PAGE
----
Is it better to deal with an unhappy customer online or should you try to take it offline?
When an unhappy customer blows off steam online, you’ve got a problem. Their comment is increasingly likely to appear somewhere near the top of Google – and that means its going to be read by your prospects and existing customers.
So if you come across someone raging about the service that your company provides in a forum or on a blog, what should you do?
Should you ignore it? Or put together a response? Should you get into a long drawn out discussion with them? Or take it offline and try to deal with it away from the public view?
The answer is you’ve got to respond to it, and you’ve got to do it publicly. Why? Because once they’ve posted their grievance, it’s out there. You can’t undo it. You can only respond to it.
We recommend that you use this as an opportunity to win that customer back and (since you have to do it publicly) boost your reputation at the same time. So what does that mean in practice? Click here for a real-world example.
First, you’ve got to publicly respond directly to the comment or thread if you can. Respond from the point of view that your customer is genuinely unhappy and you’re out to do whatever it takes to win them back. A vast majority of people complaining about bad service feel genuinely put out; very few are chancing it.
Invite them to contact you directly so you can put their grievance right – but let any viewers know you’re going to report back to the thread what you’ve agreed (and be sure to do it!)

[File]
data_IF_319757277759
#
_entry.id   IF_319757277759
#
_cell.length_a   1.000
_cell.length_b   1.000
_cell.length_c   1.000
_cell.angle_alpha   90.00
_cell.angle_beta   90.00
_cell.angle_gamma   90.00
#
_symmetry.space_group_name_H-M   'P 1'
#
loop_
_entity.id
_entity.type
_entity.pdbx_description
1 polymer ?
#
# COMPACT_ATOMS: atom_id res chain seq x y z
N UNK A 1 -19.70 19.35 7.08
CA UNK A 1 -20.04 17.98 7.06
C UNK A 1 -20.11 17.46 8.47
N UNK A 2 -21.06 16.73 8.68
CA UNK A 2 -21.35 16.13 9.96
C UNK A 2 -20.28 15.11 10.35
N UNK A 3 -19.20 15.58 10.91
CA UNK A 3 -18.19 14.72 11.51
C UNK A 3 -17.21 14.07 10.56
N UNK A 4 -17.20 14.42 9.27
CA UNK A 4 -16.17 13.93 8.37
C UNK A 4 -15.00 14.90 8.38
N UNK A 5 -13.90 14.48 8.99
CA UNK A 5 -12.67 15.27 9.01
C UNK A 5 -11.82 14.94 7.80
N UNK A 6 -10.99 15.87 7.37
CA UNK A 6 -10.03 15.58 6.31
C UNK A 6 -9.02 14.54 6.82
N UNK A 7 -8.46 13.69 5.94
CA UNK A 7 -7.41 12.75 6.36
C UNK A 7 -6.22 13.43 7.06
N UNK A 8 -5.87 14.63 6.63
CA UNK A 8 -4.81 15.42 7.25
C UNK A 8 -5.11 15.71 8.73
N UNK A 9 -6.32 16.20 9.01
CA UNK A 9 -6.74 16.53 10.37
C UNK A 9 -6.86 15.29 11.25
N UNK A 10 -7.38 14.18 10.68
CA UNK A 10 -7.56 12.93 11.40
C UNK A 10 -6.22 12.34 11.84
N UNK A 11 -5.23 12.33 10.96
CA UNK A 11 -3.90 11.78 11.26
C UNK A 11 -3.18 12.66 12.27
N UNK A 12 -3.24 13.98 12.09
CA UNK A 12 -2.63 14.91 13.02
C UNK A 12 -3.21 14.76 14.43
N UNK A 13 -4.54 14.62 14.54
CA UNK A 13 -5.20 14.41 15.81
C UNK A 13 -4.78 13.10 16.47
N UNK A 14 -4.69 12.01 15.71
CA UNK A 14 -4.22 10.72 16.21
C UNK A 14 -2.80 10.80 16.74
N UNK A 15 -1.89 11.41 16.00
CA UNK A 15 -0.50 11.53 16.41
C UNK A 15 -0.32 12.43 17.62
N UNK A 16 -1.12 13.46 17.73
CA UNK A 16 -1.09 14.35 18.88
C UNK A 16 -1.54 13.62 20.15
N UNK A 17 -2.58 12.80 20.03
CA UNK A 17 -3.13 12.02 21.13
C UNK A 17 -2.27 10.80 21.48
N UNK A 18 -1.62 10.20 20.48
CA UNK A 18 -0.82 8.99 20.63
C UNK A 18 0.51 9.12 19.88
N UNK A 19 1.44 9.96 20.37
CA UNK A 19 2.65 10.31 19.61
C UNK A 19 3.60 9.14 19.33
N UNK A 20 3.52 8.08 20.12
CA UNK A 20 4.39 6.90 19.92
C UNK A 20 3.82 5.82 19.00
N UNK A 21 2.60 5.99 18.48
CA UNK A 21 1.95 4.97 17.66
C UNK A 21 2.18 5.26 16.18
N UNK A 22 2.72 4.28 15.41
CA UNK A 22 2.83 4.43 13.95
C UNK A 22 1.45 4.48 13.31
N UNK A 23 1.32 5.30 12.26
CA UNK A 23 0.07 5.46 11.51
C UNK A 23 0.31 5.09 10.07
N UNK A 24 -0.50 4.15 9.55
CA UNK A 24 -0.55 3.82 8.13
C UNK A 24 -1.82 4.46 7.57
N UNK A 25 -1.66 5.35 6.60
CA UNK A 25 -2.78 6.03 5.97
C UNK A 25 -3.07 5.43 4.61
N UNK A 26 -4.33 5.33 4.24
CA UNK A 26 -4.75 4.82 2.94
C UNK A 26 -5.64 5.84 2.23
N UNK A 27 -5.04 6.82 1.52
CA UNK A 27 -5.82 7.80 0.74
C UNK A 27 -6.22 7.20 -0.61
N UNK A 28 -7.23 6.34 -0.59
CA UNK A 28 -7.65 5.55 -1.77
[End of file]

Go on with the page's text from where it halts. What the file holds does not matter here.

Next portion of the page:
If the other party takes you up on the offer to talk with you, be prepared that the experience isn’t going to be pleasant or easy. You’re going to have to work very hard not to be defensive or take things personally.
I’m not overestimating this point, by the way: most online attacks come from people who don’t feel listened to when they had a problem. Let’s be realistic here: to resolve this problem you’re going to need the exact same skills the lack of which got you into this situation in the first place. See what I mean?
When a customer goes out of their way to post critical stuff about you online, it’s an act of revenge. For what? For not listening. Which means you’re going to need to start listening. So don’t react, don’t defend a position; don’t try to explain or justify the events that led to them feeling this way – just listen.
Have in mind what you’re able and willing to do to show that their experience matters – and offer it to them. Don’t ask them what they want. Why not? Because most people haven’t thought that through when they complain and they will feel uncomfortable being put on the spot. They’re likely to ask for too much (in which case you may have to refuse or capitulate) or too little (in which case they’ll feel bad afterwards).
Better that you offer them and let them refuse or accept. Most people will appreciate you caring enough to listen. Being offered some kind of recompense will be a bonus.
In the unlikely event you can’t agree something that will resolve the issue, let them know that you respect their decision and value their feedback even if you can’t put the situation right for them.
Either way, let them know that you’ll post back in the thread what you were willing to do to resolve the situation. You have every right to do that – but make sure you do it in a professional, factual way without offering any opinion on the situation.
All of us will, at some time or another, find ourselves subject to a blog or forum attack from an unhappy customer or even a malicious competitor. I have. Other people reading such comments keep them in perspective – no company gets it right all the time after all. They set them in a wider context of their own experience of your company and its reputation.
What really matters is the way you react to this kind of criticism in the online environment. Remember, the person with the power to turn a negative comment from a threat into an opportunity is you.